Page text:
2. Where is Champ Davis on this list? Joking aside, he is a good friend of mine and unfortunately suffered through too many injuries during his time at Iowa. He certainly had the talent to become a solid fullback, but was plagued with those injury issues.

    It is very unfortunate and almost sad to see the fullback position die a slow death due to the evolution of the spread. Although I think Power-I and Pro-Set football will return, it will be 10 or so more years.

    Go Hawks!

  3. I like Morse quite a bit at Full back because he’s got pretty good hands. I think he’s a pretty good football player. Leppert is a much smaller target as a receiver.

    As far as Fullback position and blocking, when I watch it seems like 50% of time the full back ends up blocking someone that is not in a postion to make a play. The fullback starts back much further from the line, so it takes awhile for him to get to the line to block and by the time he does, the RB has often made a cut in another direction.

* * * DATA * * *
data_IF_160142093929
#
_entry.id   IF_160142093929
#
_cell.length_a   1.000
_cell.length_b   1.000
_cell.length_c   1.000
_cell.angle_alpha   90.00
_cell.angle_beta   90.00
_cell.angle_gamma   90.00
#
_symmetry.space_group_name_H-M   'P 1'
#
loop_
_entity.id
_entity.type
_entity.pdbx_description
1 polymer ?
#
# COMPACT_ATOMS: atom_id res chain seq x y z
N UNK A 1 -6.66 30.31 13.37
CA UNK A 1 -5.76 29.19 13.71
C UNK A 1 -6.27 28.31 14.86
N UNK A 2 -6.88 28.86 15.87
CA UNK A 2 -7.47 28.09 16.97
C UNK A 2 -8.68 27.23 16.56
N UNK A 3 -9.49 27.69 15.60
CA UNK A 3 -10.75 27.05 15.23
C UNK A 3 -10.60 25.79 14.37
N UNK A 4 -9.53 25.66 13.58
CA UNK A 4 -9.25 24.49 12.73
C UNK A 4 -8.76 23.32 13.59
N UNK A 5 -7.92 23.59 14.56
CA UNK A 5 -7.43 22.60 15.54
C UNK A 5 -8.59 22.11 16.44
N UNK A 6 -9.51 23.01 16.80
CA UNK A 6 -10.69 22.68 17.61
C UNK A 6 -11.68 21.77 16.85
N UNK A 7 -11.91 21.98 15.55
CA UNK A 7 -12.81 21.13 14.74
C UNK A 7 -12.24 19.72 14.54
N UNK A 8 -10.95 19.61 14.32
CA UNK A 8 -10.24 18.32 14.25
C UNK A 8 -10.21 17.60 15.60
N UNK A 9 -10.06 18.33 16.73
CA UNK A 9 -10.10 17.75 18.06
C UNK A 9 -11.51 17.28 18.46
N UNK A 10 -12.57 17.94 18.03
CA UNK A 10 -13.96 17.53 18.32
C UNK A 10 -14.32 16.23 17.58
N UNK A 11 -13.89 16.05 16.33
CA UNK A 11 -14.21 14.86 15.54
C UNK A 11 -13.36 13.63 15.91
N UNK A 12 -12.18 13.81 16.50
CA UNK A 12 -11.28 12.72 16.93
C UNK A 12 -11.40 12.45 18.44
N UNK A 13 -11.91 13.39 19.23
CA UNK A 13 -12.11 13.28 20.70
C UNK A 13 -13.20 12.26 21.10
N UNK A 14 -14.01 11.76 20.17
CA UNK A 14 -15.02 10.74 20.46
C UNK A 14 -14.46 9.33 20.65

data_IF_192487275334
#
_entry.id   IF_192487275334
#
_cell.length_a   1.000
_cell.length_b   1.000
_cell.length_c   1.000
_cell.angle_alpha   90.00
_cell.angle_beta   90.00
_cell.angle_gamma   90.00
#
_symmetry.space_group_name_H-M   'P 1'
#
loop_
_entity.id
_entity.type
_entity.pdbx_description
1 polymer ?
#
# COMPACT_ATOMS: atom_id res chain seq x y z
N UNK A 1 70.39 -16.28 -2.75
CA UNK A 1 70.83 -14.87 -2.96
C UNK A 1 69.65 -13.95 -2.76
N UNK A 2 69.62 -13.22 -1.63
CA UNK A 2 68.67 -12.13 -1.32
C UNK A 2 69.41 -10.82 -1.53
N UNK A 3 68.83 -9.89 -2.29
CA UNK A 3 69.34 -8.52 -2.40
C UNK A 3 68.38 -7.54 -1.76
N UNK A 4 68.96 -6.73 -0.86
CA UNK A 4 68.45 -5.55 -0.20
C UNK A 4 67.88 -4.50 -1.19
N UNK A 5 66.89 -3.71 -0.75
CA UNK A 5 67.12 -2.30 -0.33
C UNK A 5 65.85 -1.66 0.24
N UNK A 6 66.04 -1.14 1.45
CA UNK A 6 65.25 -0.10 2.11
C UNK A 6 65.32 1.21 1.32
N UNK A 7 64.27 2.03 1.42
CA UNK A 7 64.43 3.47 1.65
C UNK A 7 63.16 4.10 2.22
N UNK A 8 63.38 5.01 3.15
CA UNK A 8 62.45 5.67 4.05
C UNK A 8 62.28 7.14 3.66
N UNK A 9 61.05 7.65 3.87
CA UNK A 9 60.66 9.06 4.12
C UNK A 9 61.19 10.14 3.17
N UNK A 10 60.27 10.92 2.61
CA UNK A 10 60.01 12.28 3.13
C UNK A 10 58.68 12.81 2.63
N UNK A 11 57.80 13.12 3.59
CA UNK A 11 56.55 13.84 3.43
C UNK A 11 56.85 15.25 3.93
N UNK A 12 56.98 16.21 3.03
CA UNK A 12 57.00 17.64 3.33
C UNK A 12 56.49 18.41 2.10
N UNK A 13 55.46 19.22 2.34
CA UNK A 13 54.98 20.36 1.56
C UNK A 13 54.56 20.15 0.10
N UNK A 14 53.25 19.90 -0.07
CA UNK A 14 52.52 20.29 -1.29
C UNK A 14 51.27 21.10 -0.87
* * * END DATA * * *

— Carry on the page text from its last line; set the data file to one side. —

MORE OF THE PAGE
I think having a big half back that can go in motion and be used as a blocker or a receiver is more effective formation as the guy can engage in a block quicker, but one would have to go through a full season film to compare success rates. The fact that we don’t use the fullback much these days does indicate its success rate is down.

  4. i have a fever. and the prescription…is more fullback.

  5. AM, when Champ was healthy, he produced, see TD reception that put Iowa over the top @ Wisconsin in ’05.

  6. Cervantes made some critical short yardage plays in ’03 on teams where our lead running back was a small guy (Russell). Lewis was also around at RB but Cervantes was a good short-yardage power option and a good change-of-pace for earlier downs.

  7. Actually ’02 and ’03

  8. Cervantes also had a critical fumble against USC in the Orange Bowl. USC had scored to open the 2nd half, but was driving and had the ball around midfield. Edgar had the ball across the 50 for a first down, and somebody from USC hit him from behind and knocked the ball out.

    USC recovered, Justin Fargas ran it in from 40 yards out a few plays later, and that was your ball game. Iowa never recovered.

  9. Bellanca has never really warmed to the 3rd guard concept (or even the 3rd guard practice). :)